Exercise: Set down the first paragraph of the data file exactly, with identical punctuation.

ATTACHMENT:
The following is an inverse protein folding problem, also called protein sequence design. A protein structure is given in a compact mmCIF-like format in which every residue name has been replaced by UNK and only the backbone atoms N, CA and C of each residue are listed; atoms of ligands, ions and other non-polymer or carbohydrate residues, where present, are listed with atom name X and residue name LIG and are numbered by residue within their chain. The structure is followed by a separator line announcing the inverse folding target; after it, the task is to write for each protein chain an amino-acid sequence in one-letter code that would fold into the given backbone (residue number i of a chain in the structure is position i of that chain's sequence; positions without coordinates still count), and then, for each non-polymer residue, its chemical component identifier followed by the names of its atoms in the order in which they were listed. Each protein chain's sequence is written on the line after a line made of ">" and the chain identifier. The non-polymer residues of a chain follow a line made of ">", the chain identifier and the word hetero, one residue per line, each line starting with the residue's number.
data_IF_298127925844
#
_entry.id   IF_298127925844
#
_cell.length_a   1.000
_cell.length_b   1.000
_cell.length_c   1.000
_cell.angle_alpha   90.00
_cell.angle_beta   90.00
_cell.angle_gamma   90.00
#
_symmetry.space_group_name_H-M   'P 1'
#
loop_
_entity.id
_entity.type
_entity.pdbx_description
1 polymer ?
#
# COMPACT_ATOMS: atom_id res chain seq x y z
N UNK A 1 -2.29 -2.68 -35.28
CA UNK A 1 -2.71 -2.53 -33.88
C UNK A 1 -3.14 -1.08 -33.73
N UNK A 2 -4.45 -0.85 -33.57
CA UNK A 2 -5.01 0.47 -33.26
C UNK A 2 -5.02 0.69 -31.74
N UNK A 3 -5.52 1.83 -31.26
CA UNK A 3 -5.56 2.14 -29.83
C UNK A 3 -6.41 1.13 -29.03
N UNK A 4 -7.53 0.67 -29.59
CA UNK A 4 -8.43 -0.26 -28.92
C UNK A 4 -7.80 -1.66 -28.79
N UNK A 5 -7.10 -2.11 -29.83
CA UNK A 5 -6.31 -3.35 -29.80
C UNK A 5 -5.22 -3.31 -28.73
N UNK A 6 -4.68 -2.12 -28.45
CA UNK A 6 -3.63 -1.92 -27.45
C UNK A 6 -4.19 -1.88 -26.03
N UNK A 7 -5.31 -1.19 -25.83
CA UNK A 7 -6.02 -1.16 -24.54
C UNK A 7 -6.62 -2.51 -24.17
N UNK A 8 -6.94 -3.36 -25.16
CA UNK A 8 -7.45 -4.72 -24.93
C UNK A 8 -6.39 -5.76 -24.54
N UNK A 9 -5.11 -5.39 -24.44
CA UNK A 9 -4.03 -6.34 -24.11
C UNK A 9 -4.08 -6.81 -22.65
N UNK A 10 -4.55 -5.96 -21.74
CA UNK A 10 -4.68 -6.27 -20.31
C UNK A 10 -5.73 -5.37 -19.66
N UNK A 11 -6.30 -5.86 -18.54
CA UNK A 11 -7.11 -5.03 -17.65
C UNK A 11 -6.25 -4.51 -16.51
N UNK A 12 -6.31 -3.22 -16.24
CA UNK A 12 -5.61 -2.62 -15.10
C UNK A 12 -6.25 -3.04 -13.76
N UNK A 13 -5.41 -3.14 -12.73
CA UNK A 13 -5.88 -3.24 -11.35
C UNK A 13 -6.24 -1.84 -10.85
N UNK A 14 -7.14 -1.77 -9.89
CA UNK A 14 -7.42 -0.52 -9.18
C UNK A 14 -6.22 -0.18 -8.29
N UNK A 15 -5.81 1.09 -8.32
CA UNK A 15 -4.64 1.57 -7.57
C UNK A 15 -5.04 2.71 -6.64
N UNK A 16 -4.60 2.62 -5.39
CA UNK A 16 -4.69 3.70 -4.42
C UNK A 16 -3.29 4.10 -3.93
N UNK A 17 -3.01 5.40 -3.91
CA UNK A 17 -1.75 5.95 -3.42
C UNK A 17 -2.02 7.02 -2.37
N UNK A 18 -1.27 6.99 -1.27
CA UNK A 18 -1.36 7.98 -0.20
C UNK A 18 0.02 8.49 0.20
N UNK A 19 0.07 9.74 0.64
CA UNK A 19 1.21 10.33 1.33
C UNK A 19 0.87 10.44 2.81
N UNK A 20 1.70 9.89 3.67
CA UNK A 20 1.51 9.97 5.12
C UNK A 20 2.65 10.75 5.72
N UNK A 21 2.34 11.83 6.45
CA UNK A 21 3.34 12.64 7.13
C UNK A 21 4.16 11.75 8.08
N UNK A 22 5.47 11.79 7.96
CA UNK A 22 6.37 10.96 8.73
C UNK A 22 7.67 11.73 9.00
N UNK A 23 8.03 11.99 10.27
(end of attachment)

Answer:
The following is an inverse protein folding problem, also called protein sequence design. A protein structure is given in a compact mmCIF-like format in which every residue name has been replaced by UNK and only the backbone atoms N, CA and C of each residue are listed; atoms of ligands, ions and other non-polymer or carbohydrate residues, where present, are listed with atom name X and residue name LIG and are numbered by residue within their chain. The structure is followed by a separator line announcing the inverse folding target; after it, the task is to write for each protein chain an amino-acid sequence in one-letter code that would fold into the given backbone (residue number i of a chain in the structure is position i of that chain's sequence; positions without coordinates still count), and then, for each non-polymer residue, its chemical component identifier followed by the names of its atoms in the order in which they were listed. Each protein chain's sequence is written on the line after a line made of ">" and the chain identifier. The non-polymer residues of a chain follow a line made of ">", the chain identifier and the word hetero, one residue per line, each line starting with the residue's number.